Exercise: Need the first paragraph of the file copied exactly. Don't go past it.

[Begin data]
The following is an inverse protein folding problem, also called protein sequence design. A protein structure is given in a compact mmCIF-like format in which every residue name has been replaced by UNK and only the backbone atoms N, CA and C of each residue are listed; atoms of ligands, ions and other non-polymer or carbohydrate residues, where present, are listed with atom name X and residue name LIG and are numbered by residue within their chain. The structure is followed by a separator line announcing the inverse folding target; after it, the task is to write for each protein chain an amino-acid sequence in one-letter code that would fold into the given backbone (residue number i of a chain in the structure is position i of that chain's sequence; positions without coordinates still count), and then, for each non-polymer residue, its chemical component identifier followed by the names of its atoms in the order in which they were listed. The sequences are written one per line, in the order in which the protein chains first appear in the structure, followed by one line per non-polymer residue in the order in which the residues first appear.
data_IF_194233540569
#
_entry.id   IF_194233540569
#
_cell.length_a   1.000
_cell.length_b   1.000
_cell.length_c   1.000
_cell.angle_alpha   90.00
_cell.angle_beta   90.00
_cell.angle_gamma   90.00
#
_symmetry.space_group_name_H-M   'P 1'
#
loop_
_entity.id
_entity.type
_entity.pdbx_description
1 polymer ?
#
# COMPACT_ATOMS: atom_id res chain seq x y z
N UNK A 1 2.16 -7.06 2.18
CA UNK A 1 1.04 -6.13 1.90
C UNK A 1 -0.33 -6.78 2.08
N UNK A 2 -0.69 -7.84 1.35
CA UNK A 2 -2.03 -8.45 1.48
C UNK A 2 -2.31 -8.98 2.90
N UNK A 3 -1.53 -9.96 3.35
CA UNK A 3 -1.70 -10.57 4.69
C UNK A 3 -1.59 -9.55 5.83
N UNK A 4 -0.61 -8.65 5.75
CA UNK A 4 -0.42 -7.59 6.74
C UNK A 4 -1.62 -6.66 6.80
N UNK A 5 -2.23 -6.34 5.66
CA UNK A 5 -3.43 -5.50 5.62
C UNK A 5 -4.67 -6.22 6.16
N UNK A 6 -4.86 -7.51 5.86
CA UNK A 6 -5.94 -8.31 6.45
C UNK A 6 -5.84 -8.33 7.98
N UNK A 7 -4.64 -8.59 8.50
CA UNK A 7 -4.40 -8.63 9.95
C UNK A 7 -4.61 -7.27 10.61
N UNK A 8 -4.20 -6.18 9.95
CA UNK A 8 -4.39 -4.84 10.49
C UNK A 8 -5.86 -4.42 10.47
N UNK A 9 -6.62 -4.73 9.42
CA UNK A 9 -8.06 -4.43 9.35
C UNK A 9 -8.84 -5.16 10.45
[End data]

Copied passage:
The following is an inverse protein folding problem, also called protein sequence design. A protein structure is given in a compact mmCIF-like format in which every residue name has been replaced by UNK and only the backbone atoms N, CA and C of each residue are listed; atoms of ligands, ions and other non-polymer or carbohydrate residues, where present, are listed with atom name X and residue name LIG and are numbered by residue within their chain. The structure is followed by a separator line announcing the inverse folding target; after it, the task is to write for each protein chain an amino-acid sequence in one-letter code that would fold into the given backbone (residue number i of a chain in the structure is position i of that chain's sequence; positions without coordinates still count), and then, for each non-polymer residue, its chemical component identifier followed by the names of its atoms in the order in which they were listed. The sequences are written one per line, in the order in which the protein chains first appear in the structure, followed by one line per non-polymer residue in the order in which the residues first appear.